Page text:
Hotspot Hacking And How To Fight It

One of the greatest threats to your network is what laptop users bring in from the road. An expert describes the increasingly sophisticated security threats found at hotspots and what

April 22, 2005

4 Min Read
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Use of public wireless hotspots is increasing, giving mobile workers and others access to essential data. The bad news: Security threats against hotspot users also are increasing.

That's the word from Richard Rushing and he should know since he is chief security officer for AirDefense, which specializes in security of mobile workers.

"The usage rate at hotspots has dramatically increased in the last six months or so -- more people are using them," Rushing said. "But we are starting to see more malicious activity."

While some of that activity is occurring at popular wireless access locations such as Starbucks, which has deployed T-Mobile hotspots nationwide, the biggest threats are at what Rushing calls "premier hotspots," which are places like airline clubs.

"If somebody really wants to do something malicious or get information, they'll go where the information is," Rushing said. Put differently, places such as Starbucks have a higher concentration of Web browsers. Airline clubs have a higher concentration of business travelers who use hotspots to access for crucial and often sensitive data."It's more of a business crowd and they're more likely to have information that other people want," Rushing said.

Watching The Airwaves

Rushing and his company have received a lot of attention for monitoring the airwaves at highly-attended wireless industry trade shows. For example, he cited a number of egregious attacks at a show last February that was focused on wireless security.

The result at these shows is inevitably the same: Even though attendees are, largely, technology professionals, many still leave themselves open for attack. Because hacking technology is more of a challenge, these shows also attract their share of nefarious characters, Rushing said.

"You'll see a device come on the network and the question is whether they're spreading something," Rushing says. "Some will spread (malware) via e-mail and others by file-sharing. So, for instance, all of a sudden you'll see 200 messages going gout from the same device and you know they're spreading a virus."Rushing said he monitors the airwaves at conferences because that's the best way to see what hackers are up to. Then, in turn, he and his company can devise defenses against those attacks. He acknowledged that he is more interested in monitoring the airwaves than in actually catching scofflaws.

"I've never come face to face with the people who are doing it," Rushing said. "I have, however, found people who have been infected."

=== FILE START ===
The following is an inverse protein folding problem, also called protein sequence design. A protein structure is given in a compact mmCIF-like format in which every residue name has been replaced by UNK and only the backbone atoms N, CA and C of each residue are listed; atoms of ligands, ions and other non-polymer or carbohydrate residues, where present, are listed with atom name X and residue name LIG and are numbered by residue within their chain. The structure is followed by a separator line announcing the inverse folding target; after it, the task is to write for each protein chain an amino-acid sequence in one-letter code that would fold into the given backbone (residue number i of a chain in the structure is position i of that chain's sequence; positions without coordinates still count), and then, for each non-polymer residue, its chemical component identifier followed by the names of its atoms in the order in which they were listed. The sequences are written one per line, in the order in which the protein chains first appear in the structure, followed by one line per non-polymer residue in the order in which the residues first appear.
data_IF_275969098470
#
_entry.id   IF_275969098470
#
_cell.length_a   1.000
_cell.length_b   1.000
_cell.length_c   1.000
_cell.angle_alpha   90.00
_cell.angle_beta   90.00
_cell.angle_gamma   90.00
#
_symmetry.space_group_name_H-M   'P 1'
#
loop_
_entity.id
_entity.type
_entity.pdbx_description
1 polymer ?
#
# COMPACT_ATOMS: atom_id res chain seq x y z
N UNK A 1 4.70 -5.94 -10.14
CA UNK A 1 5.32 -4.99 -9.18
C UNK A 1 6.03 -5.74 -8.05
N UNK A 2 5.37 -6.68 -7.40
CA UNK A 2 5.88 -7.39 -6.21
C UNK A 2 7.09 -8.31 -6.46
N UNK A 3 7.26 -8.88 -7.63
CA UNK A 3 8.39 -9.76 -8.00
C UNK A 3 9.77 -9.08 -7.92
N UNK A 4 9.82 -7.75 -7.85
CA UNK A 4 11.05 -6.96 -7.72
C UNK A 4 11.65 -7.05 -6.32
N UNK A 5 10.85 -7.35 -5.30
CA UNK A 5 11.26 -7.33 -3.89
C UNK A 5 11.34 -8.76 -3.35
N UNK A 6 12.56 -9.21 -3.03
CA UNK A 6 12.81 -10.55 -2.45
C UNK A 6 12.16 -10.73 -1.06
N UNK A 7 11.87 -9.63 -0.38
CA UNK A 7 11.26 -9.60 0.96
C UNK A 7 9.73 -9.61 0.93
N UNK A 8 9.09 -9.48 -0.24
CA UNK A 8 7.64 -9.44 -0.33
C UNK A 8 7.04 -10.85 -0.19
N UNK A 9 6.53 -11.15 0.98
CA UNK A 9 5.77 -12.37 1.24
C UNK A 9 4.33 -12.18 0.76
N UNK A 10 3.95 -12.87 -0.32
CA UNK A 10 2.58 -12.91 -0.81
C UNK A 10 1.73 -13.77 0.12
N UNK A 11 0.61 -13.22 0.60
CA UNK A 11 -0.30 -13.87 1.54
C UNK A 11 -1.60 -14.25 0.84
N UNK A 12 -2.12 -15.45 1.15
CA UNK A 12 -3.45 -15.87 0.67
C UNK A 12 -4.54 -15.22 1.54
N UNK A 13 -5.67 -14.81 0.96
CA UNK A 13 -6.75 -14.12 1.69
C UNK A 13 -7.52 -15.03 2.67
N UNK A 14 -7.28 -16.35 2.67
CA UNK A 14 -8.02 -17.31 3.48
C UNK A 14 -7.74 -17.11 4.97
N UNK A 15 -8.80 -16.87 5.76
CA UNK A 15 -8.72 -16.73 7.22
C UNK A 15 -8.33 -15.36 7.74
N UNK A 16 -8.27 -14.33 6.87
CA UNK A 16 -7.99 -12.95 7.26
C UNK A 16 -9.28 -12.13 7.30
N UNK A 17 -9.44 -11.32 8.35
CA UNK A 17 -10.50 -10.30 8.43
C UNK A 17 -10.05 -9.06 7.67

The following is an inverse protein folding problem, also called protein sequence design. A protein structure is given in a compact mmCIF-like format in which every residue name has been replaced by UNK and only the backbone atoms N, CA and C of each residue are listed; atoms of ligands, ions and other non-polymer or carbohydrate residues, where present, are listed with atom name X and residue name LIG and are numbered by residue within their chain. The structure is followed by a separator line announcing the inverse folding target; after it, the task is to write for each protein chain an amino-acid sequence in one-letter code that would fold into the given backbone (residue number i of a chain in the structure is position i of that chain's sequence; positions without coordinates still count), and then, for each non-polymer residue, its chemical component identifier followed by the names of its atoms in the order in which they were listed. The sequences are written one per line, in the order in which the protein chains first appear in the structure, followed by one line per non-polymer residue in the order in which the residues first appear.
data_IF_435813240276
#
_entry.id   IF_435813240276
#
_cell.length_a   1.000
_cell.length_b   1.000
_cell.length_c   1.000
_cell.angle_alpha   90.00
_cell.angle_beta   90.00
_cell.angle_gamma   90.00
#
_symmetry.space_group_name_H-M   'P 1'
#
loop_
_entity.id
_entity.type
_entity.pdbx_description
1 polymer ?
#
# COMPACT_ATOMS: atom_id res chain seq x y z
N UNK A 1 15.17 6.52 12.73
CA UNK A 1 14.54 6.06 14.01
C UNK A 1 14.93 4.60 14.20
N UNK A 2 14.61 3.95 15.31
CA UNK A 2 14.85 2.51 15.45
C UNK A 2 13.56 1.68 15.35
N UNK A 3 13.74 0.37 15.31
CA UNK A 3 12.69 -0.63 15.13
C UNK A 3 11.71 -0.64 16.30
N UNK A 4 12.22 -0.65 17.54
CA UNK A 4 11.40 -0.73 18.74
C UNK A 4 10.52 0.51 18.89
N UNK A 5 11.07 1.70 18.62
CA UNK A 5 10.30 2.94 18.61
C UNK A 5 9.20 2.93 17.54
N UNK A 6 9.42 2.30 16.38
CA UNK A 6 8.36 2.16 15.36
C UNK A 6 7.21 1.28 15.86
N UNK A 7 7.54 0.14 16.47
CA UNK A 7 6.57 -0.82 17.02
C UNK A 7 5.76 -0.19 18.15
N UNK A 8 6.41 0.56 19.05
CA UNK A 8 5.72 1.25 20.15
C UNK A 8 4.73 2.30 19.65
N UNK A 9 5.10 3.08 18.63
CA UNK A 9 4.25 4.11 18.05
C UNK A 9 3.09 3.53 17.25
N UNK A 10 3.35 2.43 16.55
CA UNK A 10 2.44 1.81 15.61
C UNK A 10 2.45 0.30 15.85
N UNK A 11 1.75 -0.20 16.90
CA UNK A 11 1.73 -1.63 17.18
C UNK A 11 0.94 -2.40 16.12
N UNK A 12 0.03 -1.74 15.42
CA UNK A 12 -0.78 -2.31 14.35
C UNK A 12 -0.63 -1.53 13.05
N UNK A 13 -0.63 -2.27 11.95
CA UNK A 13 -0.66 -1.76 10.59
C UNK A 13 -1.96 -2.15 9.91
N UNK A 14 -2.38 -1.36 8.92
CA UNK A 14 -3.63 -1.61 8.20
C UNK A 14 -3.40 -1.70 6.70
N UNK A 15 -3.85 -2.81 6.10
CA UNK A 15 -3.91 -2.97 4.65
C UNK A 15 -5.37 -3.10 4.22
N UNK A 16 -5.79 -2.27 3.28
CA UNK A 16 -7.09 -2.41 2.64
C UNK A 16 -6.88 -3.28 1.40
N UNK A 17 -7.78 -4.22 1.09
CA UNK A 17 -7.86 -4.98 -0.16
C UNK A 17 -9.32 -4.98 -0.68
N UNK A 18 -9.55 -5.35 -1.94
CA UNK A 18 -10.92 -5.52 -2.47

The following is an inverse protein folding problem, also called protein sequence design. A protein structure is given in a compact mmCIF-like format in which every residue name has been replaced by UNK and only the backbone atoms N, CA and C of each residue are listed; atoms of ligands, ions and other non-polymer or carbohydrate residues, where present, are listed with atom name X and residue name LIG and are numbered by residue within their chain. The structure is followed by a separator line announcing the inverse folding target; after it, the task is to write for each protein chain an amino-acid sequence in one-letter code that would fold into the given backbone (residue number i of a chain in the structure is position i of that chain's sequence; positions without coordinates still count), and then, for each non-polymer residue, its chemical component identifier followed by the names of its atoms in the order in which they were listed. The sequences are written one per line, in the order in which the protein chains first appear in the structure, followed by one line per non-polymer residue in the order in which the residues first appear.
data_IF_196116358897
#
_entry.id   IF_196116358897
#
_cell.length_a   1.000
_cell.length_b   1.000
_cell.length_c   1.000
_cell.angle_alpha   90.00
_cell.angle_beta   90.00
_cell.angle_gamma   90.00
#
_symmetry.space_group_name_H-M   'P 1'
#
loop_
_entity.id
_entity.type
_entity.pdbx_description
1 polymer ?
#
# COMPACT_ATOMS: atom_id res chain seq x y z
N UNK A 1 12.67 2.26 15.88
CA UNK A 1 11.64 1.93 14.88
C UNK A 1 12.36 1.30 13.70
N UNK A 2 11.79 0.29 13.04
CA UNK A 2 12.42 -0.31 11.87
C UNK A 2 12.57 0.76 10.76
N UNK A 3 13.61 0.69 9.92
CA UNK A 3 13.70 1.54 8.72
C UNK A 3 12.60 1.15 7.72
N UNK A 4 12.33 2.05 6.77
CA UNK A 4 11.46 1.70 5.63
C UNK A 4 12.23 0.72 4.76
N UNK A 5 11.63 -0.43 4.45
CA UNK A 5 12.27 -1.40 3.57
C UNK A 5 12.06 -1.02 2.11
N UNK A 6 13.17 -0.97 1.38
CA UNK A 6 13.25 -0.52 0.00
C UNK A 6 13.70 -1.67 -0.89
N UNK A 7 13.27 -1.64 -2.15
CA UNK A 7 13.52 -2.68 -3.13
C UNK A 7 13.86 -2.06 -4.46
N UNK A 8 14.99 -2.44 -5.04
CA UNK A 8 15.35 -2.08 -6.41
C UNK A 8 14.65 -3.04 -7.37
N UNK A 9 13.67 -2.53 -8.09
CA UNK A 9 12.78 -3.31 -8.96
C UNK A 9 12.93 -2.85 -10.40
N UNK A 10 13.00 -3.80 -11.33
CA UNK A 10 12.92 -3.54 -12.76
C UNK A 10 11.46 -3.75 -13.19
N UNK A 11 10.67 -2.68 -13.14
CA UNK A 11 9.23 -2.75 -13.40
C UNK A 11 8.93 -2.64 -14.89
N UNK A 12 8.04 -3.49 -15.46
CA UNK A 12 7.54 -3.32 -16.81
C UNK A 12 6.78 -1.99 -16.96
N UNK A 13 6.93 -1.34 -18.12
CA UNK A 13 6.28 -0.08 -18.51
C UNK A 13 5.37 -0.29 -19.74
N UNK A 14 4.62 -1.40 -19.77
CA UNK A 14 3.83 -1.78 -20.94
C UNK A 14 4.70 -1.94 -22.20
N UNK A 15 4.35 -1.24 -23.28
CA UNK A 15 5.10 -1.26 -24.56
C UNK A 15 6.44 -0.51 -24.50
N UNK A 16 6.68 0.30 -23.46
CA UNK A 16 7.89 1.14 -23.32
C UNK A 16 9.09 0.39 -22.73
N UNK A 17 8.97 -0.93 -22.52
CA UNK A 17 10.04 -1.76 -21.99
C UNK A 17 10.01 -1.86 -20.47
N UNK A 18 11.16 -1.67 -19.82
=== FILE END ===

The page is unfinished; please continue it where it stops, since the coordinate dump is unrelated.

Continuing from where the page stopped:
The environment at both trade shows and hotspots is changing, Rushing noted. Those wishing to do harm are becoming more sophisticated.

"We're seeing multiple types of attacks being launched," Rushing said. "Before we'd see only a single type of attack. Somebody would launch a denial-of-service (DoS) attack on a show floor. Or, you'd see somebody pretending to be the show's network. Now, they'll launch a DoS to knock people off the legitimate network, then push them to their own access point. The specific attacks aren't different, but we're seeing them strung together."

Protect Yourself

Some forms of protection for hotspot users have been widely discussed. For instance, one of the best defenses is use of a virtual private network (VPN), which encrypts data all the way from the laptop at the hotspot to your company's network. Even then, however, Rushing says that VPNs aren't always configured optimally.In addition, a personal firewall on your laptop will help. That will prevent hackers from getting to data stored on the laptop's hard drive. But rushing also offered some additional tips to prevent being the victim of malicious activity.

"If you're going to sign up for a hotspot for the first time, don't sign up at the hotspot itself," he said. "Sign up at home from your desktop before you leave. That way, you're entering all your identity theft information (such as credit card numbers) where you're much more secure."

Also, be wary of things that pop up on your screen at a public hotspot.

"If a little window pops up, read it completely before you click OK," he cautions. "This is where a lot of malicious people are doing their manipulation. This is where viruses get installed."

Rushing also strongly urges hotspot users to only enter sensitive information on Web pages that are secure, as shown by an icon on the bottom right side of the page. He also suggests switching off your wireless adapter when not connected to the network. And, if the network isn't operating properly, it's safest to assume that it has been compromised and act accordingly. Typically, that means getting off the network and, again, disabling your wireless connection.Rushing also said that so-called personal VPN services now being offered by third party vendors are quite useful. These low-cost services (click here for review) provide VPN security for individual users, encrypting data from the laptop to the VPN provider's own servers.

"It's interesting, though, that hotspots aren't providing the same (security) service (as the for-hire VPN services)," Rushing said. "I think they need two-tier service with better security being, say, an extra five dollars." Even at that, though, Rushing said that such products aren't a total solution.

"(Hackers) can't sniff data and for-hire VPNs don't protect against phishing," he noted, referring to a practice by hackers of pretending to be a legitimate hotspot.

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